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Number portability awaits up to 10 million customers PDF Print E-mail

By Edris Kisambira

At this point in time, the Uganda Communications Commission (UCC) does not yet consider mobile number portability as a requirement in Uganda’s competitive mobile telephony market until the numbers go beyond 10 million.

That was the conclusion the Uganda ICT industry regulator arrived at following a feasibility study commissioned last year.

According to the regulator, Mobile Number Portability (MNP), a rather costly venture requires a big subscriber base, needs further research before it is implemented and will be carried out by a third party. 

“At this stage, number portability is not something we see as a remedy in this market,” Patrick Masambu, the executive director UCC said. “We carried out a study into this and got to the conclusion that there is a certain subscriber sum we need before we introduce number portability because of the costs involved.”

Masambu said according to the study findings, MNP would only make sense when mobile subscribers reach a total sum of 10 million. At the time of the study, in 2007, Uganda had 3 million subscribers but within a year the required number to implement MNP is almost achieved.

Over the last two years, Uganda has seen mobile telephone users jump from 3 million to close to 9 million today. The introduction of affordable handsets as well as the opening up of the sector to full competition two years ago have been the catalysts to this growth – representing a tele-density of 27 percent up from 18 percent.

Mobile number portability is a regulated facility, which enables subscribers of publicly available telephone services (including mobile services) to change their service provider whilst keeping their existing telephone numbers.

It is a consumer protection tool that if implemented will help foster consumer choice and effective competition by enabling mobile phone users to switch between providers without the costs and inconvenience of changing their telephone number.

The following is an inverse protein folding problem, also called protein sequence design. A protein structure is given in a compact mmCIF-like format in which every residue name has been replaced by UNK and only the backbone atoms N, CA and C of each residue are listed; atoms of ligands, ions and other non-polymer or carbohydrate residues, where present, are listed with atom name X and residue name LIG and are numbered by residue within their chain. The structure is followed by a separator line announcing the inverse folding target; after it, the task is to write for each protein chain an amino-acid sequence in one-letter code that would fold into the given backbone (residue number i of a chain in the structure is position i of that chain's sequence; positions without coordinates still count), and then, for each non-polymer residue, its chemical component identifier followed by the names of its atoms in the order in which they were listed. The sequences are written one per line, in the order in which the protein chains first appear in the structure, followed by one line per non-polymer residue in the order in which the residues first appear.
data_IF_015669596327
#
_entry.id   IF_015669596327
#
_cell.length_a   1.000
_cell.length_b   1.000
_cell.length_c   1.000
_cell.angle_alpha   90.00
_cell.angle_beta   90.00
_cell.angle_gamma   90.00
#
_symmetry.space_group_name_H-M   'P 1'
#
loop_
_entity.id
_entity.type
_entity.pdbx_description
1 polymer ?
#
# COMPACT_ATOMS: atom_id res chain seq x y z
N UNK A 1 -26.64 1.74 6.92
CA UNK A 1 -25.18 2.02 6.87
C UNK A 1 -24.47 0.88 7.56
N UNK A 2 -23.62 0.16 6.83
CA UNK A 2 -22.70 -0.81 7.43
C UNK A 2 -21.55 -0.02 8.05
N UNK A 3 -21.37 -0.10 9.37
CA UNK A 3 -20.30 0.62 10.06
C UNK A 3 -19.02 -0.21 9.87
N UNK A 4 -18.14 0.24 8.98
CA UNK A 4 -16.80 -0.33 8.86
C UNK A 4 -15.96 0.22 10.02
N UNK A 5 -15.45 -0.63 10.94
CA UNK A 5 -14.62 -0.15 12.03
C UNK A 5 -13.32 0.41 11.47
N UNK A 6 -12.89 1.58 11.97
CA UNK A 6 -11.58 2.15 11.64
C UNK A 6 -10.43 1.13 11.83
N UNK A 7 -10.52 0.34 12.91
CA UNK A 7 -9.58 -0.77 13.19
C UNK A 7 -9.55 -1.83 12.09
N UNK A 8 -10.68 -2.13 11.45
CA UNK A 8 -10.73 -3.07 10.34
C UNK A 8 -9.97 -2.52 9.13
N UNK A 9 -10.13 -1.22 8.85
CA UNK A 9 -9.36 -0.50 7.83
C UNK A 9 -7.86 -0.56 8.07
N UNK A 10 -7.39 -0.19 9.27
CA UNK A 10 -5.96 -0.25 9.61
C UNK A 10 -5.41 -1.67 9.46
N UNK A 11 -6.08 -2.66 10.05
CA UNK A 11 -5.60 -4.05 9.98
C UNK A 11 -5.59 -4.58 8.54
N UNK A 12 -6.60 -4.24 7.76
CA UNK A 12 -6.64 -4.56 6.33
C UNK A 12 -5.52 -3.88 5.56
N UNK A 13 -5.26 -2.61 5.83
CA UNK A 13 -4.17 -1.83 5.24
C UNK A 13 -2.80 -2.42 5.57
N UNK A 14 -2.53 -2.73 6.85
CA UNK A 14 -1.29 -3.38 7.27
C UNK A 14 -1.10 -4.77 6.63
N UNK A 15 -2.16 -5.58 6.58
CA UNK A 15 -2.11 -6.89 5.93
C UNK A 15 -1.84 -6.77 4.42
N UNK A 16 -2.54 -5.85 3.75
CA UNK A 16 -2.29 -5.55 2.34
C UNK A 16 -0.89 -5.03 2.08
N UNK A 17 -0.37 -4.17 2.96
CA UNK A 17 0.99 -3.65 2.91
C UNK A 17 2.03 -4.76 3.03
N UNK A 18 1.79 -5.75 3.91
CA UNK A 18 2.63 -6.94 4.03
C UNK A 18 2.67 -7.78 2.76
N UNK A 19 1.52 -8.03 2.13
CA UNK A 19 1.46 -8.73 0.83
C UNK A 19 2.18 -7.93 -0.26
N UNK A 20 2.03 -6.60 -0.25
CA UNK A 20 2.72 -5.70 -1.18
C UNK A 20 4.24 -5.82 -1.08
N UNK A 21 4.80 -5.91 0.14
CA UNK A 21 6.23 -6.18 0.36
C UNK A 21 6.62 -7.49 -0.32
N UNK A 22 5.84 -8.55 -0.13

According to Masambu, MNP might be provided by a third party operator who will treat it as a business case as opposed to it being implemented by the telecoms that operate in the market.

While incumbent players including MTN Uganda, Zain Uganda and Uganda Telecom do not mind whether MNP gets introduced in the sector because of their big subscriber numbers, new entrants Warid Telecom and Orange Uganda see things differently.

An official from Orange Uganda argued that MNP is important in the market because it gives customers the right to change a supplier. “The pattern we see is people carrying more than one phone; in some instances three, so they can try out the services of other suppliers. We believe number portability is important today and should be a requirement,” the official who preferred not to be named said.

In Uganda today, users either hold multiple handsets or SIM cards as a way of taking advantage of offers made by the five different service providers. Other proponents of MNP argue it is difficult in a commercial sense for a new operator to enter the market. 

They argue that even if a new player came on to the market with the best network and service, it is very hard to get clients on board simply because they are already locked in with the existing players.

Vendor lock-ins tie customers to a particular vendor for certain products and services, said an IT expert. The very competitive telecom market in Uganda operates on the strength of numbers; with each player touting the numbers of subscribers they have on their network as a competition tool to win new subscribers.

Those who are opposed to the introduction of MNP cite cases where it has not been so successful elsewhere but its introduction along with the entry of more players in the market could exert downward pressure on voice charges. Last year, the market experienced an average 10 percent drop in on-net call rates as telecom fought each other over prices.                                          

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